It was the wires dangling from a wall clock that first caught the eye of the nurse, who was taking a breather after a stint in the labor and delivery unit of Good Samaritan Hospital.
A closer inspection revealed a tiny, pea-sized camera lens above the numeral "9."
Within minutes, nurses at the hospital just west of downtown Los Angeles hit the phones, alerting colleagues about the device in the break room and asking them to check other clocks for hidden cameras. In all, they found 16 tiny devices hidden within timepieces placed on the walls of lounges, a fitness center, a conference room and a pharmacy, among other locations.
"We feel they have violated our rights and our privacy," said Sussette Nacorda, 50, a nurse in the coronary care unit, who found a camera in a lounge.
Hospital officials said they installed the cameras over the summer as part of a security effort. They said they had intended to put up signs to notify people about the cameras but had not had an opportunity before the devices were discovered. The cameras had not yet been turned on, they said.
"Our goal is not at all to spy on" nurses, said Sammy Feuerlicht, the hospital's vice president of business. "Our goal is to make employees feel more comfortable, not less comfortable."
Feuerlicht contends that the hospital installed the cameras after employees expressed concern that some break rooms and other facilities were vulnerable to burglaries.
"There had been some thefts occurring in break rooms in the past," he said, adding that the plan was for security officers to review the footage if someone reported a theft.
Nurses said they were particularly incensed because they believed some of the cameras had partial views of locker rooms and a visitors' area commonly used by mothers to breastfeed. Break rooms are often used by nurses to change clothes, they said.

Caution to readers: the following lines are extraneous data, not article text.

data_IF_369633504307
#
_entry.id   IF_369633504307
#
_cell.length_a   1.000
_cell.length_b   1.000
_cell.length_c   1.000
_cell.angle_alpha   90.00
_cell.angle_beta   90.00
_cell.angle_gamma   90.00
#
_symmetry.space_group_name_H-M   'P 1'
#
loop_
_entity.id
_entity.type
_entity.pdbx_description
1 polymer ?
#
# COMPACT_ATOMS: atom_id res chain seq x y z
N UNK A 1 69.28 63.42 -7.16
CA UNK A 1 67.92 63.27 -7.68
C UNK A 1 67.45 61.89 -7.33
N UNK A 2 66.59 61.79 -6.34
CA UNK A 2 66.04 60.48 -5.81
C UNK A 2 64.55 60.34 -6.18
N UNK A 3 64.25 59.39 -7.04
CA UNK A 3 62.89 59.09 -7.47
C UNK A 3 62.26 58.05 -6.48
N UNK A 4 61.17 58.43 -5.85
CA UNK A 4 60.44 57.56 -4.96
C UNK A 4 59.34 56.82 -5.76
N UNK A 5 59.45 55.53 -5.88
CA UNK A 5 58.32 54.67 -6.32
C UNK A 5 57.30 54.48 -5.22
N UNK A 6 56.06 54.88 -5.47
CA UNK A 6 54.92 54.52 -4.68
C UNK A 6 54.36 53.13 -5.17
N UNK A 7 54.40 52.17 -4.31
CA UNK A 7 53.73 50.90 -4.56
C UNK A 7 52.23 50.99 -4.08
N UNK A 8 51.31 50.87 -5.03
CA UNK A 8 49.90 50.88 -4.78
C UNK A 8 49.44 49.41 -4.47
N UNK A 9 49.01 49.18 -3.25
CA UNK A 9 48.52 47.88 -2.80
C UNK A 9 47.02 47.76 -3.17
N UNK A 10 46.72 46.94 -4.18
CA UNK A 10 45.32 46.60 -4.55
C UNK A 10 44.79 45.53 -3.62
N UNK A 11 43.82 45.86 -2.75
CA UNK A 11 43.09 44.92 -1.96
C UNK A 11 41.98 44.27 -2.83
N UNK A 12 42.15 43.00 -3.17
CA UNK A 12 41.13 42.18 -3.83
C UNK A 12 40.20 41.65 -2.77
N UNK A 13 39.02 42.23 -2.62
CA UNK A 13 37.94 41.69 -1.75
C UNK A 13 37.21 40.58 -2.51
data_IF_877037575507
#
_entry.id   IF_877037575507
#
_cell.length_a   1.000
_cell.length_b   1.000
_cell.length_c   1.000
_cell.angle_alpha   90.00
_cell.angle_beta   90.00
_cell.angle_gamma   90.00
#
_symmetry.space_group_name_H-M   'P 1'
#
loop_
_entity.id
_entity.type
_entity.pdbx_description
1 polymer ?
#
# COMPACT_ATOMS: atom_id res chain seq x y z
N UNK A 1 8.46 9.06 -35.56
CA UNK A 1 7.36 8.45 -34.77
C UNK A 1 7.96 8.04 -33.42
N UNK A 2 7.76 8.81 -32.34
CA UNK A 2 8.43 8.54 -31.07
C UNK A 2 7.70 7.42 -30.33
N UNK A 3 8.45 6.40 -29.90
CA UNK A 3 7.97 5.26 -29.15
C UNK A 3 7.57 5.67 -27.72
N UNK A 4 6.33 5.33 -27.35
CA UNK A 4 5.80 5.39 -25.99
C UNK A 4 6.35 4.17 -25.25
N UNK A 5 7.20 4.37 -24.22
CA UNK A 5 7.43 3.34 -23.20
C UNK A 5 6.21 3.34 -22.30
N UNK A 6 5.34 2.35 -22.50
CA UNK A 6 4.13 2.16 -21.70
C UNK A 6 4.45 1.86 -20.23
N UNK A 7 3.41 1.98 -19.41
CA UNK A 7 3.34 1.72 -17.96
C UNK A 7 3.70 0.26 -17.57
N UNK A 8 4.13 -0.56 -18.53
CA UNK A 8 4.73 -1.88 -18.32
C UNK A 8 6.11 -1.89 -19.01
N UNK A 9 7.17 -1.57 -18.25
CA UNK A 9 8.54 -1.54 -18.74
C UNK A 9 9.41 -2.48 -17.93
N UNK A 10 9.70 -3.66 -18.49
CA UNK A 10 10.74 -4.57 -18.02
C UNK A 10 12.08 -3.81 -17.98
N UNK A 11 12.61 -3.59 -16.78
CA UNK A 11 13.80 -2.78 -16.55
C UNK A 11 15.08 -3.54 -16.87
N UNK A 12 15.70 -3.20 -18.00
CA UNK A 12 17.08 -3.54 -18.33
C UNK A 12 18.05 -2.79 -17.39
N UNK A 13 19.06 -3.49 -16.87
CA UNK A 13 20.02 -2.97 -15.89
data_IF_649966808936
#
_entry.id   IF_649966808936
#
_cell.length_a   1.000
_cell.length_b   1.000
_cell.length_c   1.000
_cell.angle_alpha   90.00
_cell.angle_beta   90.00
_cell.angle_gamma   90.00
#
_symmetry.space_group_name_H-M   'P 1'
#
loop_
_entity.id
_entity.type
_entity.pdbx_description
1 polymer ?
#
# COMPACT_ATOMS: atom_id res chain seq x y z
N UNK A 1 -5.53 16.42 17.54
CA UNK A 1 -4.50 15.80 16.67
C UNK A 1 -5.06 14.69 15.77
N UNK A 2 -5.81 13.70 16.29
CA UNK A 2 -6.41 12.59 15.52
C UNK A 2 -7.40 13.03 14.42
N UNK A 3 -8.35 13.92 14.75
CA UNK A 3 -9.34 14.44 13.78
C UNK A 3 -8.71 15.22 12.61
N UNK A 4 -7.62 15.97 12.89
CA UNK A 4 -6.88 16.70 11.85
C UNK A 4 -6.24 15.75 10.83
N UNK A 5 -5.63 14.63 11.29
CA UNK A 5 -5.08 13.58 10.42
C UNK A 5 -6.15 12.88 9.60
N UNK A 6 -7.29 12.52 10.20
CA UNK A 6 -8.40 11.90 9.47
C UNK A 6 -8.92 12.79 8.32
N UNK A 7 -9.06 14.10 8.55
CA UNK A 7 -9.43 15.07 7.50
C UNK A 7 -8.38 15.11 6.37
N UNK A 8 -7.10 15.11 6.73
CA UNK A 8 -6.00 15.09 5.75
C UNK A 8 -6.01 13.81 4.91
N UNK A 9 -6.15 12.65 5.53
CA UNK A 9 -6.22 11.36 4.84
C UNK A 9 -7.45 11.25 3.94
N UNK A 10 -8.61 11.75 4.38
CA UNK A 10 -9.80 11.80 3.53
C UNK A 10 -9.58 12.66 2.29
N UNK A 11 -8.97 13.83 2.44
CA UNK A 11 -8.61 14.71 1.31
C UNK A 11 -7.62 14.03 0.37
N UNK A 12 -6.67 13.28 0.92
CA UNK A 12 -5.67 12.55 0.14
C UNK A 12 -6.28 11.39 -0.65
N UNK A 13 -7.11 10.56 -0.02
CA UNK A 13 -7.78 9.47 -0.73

Hospital officials countered that the rooms should not be used for changing clothes and that they did not consider them private areas.
Jim Lott, a spokesman for the Hospital Assn. of Southern California, said it was standard practice for hospitals to install cameras and that these were the first complaints about privacy he had heard.
Hospitals have grown more concerned about security since a man killed two employees and a patient on a shooting spree at West Anaheim Medical Center about five years ago, Lott said.
"I don't know that it's wrong, bad or problematic [to have cameras] in a break room so long as people are aware that they are there," Lott said.
Cameras have also sparked controversy at Bakersfield Memorial Hospital, where nurses discovered cameras last month.
"We don't know where all the surveillance equipment is yet," said Chris Swanson, a labor representative at the Bakersfield hospital. "We have discovered surveillance cameras near some nurses' stations."
She said she believes hospital management has made inappropriate use of the cameras by monitoring the nurses' work habits.
A spokesman for the hospital said that about five cameras have operated for three years in hallways and common areas around nursing stations at Memorial Center, a satellite campus that treats patients with psychiatric disorders and chemical dependency.
"They are security cameras," said hospital spokesman Ken Keller. "They are not cameras to monitor workers or anything along those lines."
Keller said the hospital has put up signs warning visitors and employees that cameras may be operating. He said the hospital has not installed any cameras in break areas.
"That's a line we don't want to cross," he said.